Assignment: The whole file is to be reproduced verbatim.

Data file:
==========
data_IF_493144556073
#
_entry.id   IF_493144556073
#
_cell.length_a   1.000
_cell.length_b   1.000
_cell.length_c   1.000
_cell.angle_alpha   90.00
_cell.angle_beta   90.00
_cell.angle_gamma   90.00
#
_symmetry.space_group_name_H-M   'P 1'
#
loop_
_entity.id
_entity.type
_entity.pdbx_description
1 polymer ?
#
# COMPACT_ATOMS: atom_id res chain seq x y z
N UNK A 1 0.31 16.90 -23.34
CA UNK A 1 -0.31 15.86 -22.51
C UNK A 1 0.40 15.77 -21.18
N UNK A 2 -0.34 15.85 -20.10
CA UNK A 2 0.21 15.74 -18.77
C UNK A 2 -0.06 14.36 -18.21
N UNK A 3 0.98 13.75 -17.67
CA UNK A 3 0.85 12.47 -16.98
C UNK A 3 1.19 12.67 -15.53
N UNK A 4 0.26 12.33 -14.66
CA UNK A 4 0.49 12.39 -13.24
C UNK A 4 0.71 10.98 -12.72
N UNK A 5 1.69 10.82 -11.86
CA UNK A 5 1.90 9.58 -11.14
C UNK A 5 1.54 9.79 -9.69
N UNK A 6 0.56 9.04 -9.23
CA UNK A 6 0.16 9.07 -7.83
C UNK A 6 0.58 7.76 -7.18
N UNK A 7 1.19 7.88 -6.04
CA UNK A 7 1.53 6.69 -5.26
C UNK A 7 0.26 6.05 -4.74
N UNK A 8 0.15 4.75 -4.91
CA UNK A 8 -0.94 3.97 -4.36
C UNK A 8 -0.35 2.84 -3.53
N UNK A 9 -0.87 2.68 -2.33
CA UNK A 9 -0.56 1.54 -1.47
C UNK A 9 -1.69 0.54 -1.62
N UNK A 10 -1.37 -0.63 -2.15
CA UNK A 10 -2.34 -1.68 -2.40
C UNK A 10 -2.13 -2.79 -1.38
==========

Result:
data_IF_493144556073
#
_entry.id   IF_493144556073
#
_cell.length_a   1.000
_cell.length_b   1.000
_cell.length_c   1.000
_cell.angle_alpha   90.00
_cell.angle_beta   90.00
_cell.angle_gamma   90.00
#
_symmetry.space_group_name_H-M   'P 1'
#
loop_
_entity.id
_entity.type
_entity.pdbx_description
1 polymer ?
#
# COMPACT_ATOMS: atom_id res chain seq x y z
N UNK A 1 0.31 16.90 -23.34
CA UNK A 1 -0.31 15.86 -22.51
C UNK A 1 0.40 15.77 -21.18
N UNK A 2 -0.34 15.85 -20.10
CA UNK A 2 0.21 15.74 -18.77
C UNK A 2 -0.06 14.36 -18.21
N UNK A 3 0.98 13.75 -17.67
CA UNK A 3 0.85 12.47 -16.98
C UNK A 3 1.19 12.67 -15.53
N UNK A 4 0.26 12.33 -14.66
CA UNK A 4 0.49 12.39 -13.24
C UNK A 4 0.71 10.98 -12.72
N UNK A 5 1.69 10.82 -11.86
CA UNK A 5 1.90 9.58 -11.14
C UNK A 5 1.54 9.79 -9.69
N UNK A 6 0.56 9.04 -9.23
CA UNK A 6 0.16 9.07 -7.83
C UNK A 6 0.58 7.76 -7.18
N UNK A 7 1.19 7.88 -6.04
CA UNK A 7 1.53 6.69 -5.26
C UNK A 7 0.26 6.05 -4.74
N UNK A 8 0.15 4.75 -4.91
CA UNK A 8 -0.94 3.97 -4.36
C UNK A 8 -0.35 2.84 -3.53
N UNK A 9 -0.87 2.68 -2.33
CA UNK A 9 -0.56 1.54 -1.47
C UNK A 9 -1.69 0.54 -1.62
N UNK A 10 -1.37 -0.63 -2.15
CA UNK A 10 -2.34 -1.68 -2.40
C UNK A 10 -2.13 -2.79 -1.38